Angkor shades Pompeii
Exploring the Cambodian ruins left European equivalents in the archaeological dust.
I’m walking through the dense Cambodian jungle in search of ancient ruins. The notion sounds romantic, until you realise that once upon a time the animal kingdom had a board meeting and decided to base almost everything that could kill you in Cambodia. Think panthers, bears, tigers, tarantulas, scorpions, snakes – plus add a bit of malaria and dengue fever mosquitoes for good measure.
Not to mention the odd landmine left from the brutal Pol Pot regime.
At this point, I’m trying to channel my inner Indiana Jones (and quite appropriately, because parts of The Temple of Doom was actually filmed here). But in reality, if I had a beekeeper’s suit handy, I’d probably be wearing it.
Our tuk tuk driver, who wanted to show us a temple deep in the jungle, is trying to reassure us that most of the things that will kill us don’t actually live in the Angkor Archaeological Park, a sprawling Unesco World Heritage protected site with more than 1000 temples.
But just in case, our guide is wearing his Cambodian safety boots – also known as Jandals. A great comfort.
After a 15-minute walk, an incredible sight emerges – an ancient temple decaying in the forest. Over the centuries it has slowly succumbed to the jungle and now lies half covered in trees, roots and moss.
There’s not a tourist in sight and not one sign of modernity. It’s as if we discovered it.
What’s most remarkable about the Temples of Angkor is the sheer size and number of them. An Australian study mapped the jungle floor of the Angkor region using lasers from a helicopter. The groundbreaking research picked up ancient patterns in the earth’s surface that would have been irrigation systems, roads, dams and even gardens.
The study concluded the city – once the capital of the Khmer Empire which ruled huge swathes of South East Asia – was much bigger than first thought.
It could have been home to a million people and was likely the largest preindustrial city in the world.
Today, the main sign of that is hundreds of scattered temples, most of which hauntingly sit in a state of ruin.
The star attraction is the famed Angkor Wat temple, reputed to be built by 300,000 labourers using 6000 elephants. It’s the largest religious monument in the world; the complex has a land size five times bigger than the Vatican, an area equal to roughly 160 rugby fields.
The downside to its fame is that thousands of people swarm the Hinduturned-Buddhist temple from sunrise to sunset.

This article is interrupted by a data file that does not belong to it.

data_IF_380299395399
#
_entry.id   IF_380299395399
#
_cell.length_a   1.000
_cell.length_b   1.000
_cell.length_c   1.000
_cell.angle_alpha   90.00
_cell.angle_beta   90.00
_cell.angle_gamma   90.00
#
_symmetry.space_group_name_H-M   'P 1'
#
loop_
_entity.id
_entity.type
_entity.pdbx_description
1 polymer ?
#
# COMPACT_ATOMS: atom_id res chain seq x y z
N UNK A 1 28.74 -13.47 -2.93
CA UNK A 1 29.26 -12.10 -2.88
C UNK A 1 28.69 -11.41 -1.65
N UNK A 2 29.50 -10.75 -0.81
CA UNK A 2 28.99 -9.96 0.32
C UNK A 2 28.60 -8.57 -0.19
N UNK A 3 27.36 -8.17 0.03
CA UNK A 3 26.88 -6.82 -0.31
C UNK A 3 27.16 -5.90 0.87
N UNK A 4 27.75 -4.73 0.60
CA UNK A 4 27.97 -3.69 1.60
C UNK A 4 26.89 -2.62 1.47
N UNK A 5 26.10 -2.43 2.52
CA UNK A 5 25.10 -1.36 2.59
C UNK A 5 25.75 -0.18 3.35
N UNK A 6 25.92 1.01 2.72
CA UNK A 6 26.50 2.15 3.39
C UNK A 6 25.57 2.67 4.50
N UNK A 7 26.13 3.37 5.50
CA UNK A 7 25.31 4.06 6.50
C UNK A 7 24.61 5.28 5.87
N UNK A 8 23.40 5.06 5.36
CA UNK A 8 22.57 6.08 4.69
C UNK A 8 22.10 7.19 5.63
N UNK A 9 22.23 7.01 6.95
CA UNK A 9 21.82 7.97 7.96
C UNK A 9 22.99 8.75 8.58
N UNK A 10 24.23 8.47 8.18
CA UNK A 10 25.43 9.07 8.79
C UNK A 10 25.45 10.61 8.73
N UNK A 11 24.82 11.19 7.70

Combine loud crowds with jungle heat, and it’s not always a pleasant atmosphere.
But with hundreds of temples to choose from, it’s easy to find other spectacular scenes without any tourists; especially during the monsoon season when visitor numbers are at their lowest.
The Angkor temples sit just a short distance from the region’s capital, Siem Reap, an ever-bustling hub that accommodated most of the two million people who visited the Angkor ruins last year.
An incredible figure when you consider that in the mid-1990s just 7500 people visited.
The streets of Siem Reap are lined with chic restaurants and carts selling local delicacies.
You’ll find everything from sticky rice to fried river snakes or even tarantulas.
While it’s a vibrant atmosphere, the increased tourism is putting huge stress on infrastructure.
The temples are sustaining wear and tear with millions of footsteps, and Siem Reap is struggling with water, sewage and electricity to cope with the influx of people.
So if you think Angkor is an undiscovered gem of South East Asia – there are two million reasons you’re a bit late to the party. But, that’s not to say you shouldn’t visit.
For me, exploring the Angkor ruins left Rome and Pompeii in the archaeological dust. It really should be on your bucket list – just get there soon before we’re talking five or 10 million visitors piling into the ruins each year. Last year Brook Sabin and his partner Radha Engling quit their jobs and sold everything to travel. Each week Kiwis in Flight takes you on their adventures. See
Cambodia has some of the world’s best ancient sightsbut as Kiwis Brook Sabin and Radha Engling found, you’d better get in quick.
Millions of people visit Angkor Wat each year, with a huge increase of visitors reported from China.
Siem Reap’s Pub Street has dozens of cheap eateries.